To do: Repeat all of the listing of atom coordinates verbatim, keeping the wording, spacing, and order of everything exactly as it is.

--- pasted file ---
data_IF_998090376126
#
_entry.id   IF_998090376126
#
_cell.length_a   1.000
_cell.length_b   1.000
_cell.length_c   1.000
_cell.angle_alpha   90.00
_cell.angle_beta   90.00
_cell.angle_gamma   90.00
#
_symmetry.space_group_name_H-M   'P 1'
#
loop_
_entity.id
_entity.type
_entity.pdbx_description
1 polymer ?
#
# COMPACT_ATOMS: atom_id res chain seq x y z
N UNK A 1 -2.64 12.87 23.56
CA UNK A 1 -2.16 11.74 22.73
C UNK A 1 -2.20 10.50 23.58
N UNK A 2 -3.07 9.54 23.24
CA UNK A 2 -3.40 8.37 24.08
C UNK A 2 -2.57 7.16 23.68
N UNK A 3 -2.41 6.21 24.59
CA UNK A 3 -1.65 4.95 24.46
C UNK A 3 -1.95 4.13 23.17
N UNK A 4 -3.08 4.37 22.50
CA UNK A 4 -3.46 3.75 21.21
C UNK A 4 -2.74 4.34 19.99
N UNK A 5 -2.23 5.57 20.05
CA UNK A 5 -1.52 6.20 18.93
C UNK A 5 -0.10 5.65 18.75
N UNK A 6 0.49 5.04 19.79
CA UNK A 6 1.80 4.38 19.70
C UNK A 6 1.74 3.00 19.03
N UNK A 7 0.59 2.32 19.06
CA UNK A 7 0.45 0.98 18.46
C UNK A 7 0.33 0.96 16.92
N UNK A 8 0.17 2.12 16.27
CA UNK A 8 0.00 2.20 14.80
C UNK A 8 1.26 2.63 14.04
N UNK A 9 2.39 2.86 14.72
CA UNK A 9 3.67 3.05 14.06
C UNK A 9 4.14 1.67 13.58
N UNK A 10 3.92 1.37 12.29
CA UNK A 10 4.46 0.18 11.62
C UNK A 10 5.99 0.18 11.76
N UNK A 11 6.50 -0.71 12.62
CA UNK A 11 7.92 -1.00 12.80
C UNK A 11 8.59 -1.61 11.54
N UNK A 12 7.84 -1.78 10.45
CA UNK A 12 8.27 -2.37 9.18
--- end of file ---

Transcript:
data_IF_998090376126
#
_entry.id   IF_998090376126
#
_cell.length_a   1.000
_cell.length_b   1.000
_cell.length_c   1.000
_cell.angle_alpha   90.00
_cell.angle_beta   90.00
_cell.angle_gamma   90.00
#
_symmetry.space_group_name_H-M   'P 1'
#
loop_
_entity.id
_entity.type
_entity.pdbx_description
1 polymer ?
#
# COMPACT_ATOMS: atom_id res chain seq x y z
N UNK A 1 -2.64 12.87 23.56
CA UNK A 1 -2.16 11.74 22.73
C UNK A 1 -2.20 10.50 23.58
N UNK A 2 -3.07 9.54 23.24
CA UNK A 2 -3.40 8.37 24.08
C UNK A 2 -2.57 7.16 23.68
N UNK A 3 -2.41 6.21 24.59
CA UNK A 3 -1.65 4.95 24.46
C UNK A 3 -1.95 4.13 23.17
N UNK A 4 -3.08 4.37 22.50
CA UNK A 4 -3.46 3.75 21.21
C UNK A 4 -2.74 4.34 19.99
N UNK A 5 -2.23 5.57 20.05
CA UNK A 5 -1.52 6.20 18.93
C UNK A 5 -0.10 5.65 18.75
N UNK A 6 0.49 5.04 19.79
CA UNK A 6 1.80 4.38 19.70
C UNK A 6 1.74 3.00 19.03
N UNK A 7 0.59 2.32 19.06
CA UNK A 7 0.45 0.98 18.46
C UNK A 7 0.33 0.96 16.92
N UNK A 8 0.17 2.12 16.27
CA UNK A 8 0.00 2.20 14.80
C UNK A 8 1.26 2.63 14.04
N UNK A 9 2.39 2.86 14.72
CA UNK A 9 3.67 3.05 14.06
C UNK A 9 4.14 1.67 13.58
N UNK A 10 3.92 1.37 12.29
CA UNK A 10 4.46 0.18 11.62
C UNK A 10 5.99 0.18 11.76
N UNK A 11 6.50 -0.71 12.62
CA UNK A 11 7.92 -1.00 12.80
C UNK A 11 8.59 -1.61 11.54
N UNK A 12 7.84 -1.78 10.45
CA UNK A 12 8.27 -2.37 9.18